Post by Jason H » Wed Dec 03, 2014 2:51 am

Richard,
I prefer the spheres at the long range mainly because while large and a bit difficult to carry around I don't need as many because I can pick them up from at a longer distance, I can see them from all sides and also as you say because you have less point spacing at the longer range, I feel better about extracting a shape rather than wondering if I really got the flat target true center. Where I see most people having trouble and getting frustrated with registration is when they have very few spheres like a three or five pack and then try to push the limits and get a bit farther than they should. It really should be as easy as clicking one button to find all your targets, put your project together and evaluate. That is why I am a fan of spheres big enough to pick up at range or else loading up with a lot of smaller spheres. Now on the topic of Christmas tree ornaments I do know of people who are blissfully happy using such objects as targets but I also know of people that would never use them as they would always have doubt. Mainly you are going to worry about laser absorption, roundness and in the case of setting them over control actually worrying about centering. I know SECO has obsessed over these things as I'm sure most proper target manufacturers have. Now if you are going to do a best fit based on the cloud after your registration it is probably a moot point. Often times I will mix the big spheres as tie points so to speak with more small spheres. Even if I am just doing a targetless cloud based registration I will throw in a few of the big spheres just for a sanity check since you really have no way of verifying other than overlap and confidence values. Now there are of course many more variables that could be considered such as the scanners performance at different distances etc... but I've rambled on long enough.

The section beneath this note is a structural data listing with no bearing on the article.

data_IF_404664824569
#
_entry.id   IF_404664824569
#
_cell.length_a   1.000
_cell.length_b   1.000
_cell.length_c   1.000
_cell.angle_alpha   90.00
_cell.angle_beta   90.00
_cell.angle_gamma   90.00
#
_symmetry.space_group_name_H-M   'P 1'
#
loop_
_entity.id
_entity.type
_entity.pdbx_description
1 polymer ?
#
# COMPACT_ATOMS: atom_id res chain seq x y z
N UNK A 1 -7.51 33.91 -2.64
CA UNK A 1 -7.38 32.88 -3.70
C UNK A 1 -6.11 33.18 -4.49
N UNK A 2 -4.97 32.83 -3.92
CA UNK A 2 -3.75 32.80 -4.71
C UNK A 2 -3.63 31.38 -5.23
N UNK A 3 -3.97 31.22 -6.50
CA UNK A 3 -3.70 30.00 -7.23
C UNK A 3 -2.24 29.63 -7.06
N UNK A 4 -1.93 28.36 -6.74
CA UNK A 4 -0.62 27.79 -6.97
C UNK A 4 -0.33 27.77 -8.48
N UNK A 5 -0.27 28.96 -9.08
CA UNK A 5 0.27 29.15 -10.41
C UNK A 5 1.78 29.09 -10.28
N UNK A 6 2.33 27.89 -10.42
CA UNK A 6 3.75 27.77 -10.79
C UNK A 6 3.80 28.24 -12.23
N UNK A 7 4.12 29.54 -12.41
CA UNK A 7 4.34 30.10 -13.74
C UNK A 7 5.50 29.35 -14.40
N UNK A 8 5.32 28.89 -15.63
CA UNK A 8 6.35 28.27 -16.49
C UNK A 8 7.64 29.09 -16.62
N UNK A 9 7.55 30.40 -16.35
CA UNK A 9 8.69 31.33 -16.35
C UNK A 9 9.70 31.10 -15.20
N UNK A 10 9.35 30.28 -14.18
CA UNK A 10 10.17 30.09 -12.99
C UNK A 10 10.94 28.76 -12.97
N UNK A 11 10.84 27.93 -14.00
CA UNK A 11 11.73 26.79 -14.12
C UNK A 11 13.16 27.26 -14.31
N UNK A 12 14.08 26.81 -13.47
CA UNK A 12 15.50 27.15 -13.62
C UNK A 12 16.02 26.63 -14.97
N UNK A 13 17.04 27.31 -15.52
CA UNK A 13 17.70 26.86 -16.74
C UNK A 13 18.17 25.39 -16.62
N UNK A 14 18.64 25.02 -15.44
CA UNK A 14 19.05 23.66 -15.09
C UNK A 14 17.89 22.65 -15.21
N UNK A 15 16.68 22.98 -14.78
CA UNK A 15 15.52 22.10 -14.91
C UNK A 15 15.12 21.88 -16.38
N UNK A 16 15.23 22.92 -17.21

P.S. I did make a 24 inch checker target once but it was a bit unruly :)

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Re: Learning video on indirect registration

Post by jllerma » Thu Dec 04, 2014 11:08 am

Dear colleagues,

There is no doubt about the outperformance of spheres over other planar targets such as paddle and paper targets. The idea of different sizes is great!! Let me recommend you the following paper:

Burcin Becerik-Gerber, Farrokh Jazizadeh, Geoffrey Kavulya, Gulben Calis. Assessment of target types and layouts in 3D laser scanning for registration accuracy. Automation in Construction 20 (2011) 649–658.

Best regards,

José Luis

jllerma
I have made 10-20 posts
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Location: Valencia (Spain)
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Re: Learning video on indirect registration

Post by jllerma » Tue Dec 09, 2014 12:43 pm

Dear colleagues,

Besides the size of the target, keep in mind the geometry of your network. It is not a question of measuring many 3D points/targets. Avoid points/targets on flat areas and linear patterns!! Let me suggest that you do not always need large targets. At present, with fast and high resolution laser scanners, most of the times (if not all) you can find quickly points on the corners of high structures/buildings or just central parts of non-accessible features. The report will help you to understand the quality of your survey with 3D point across the area.

Best regards,

José Luis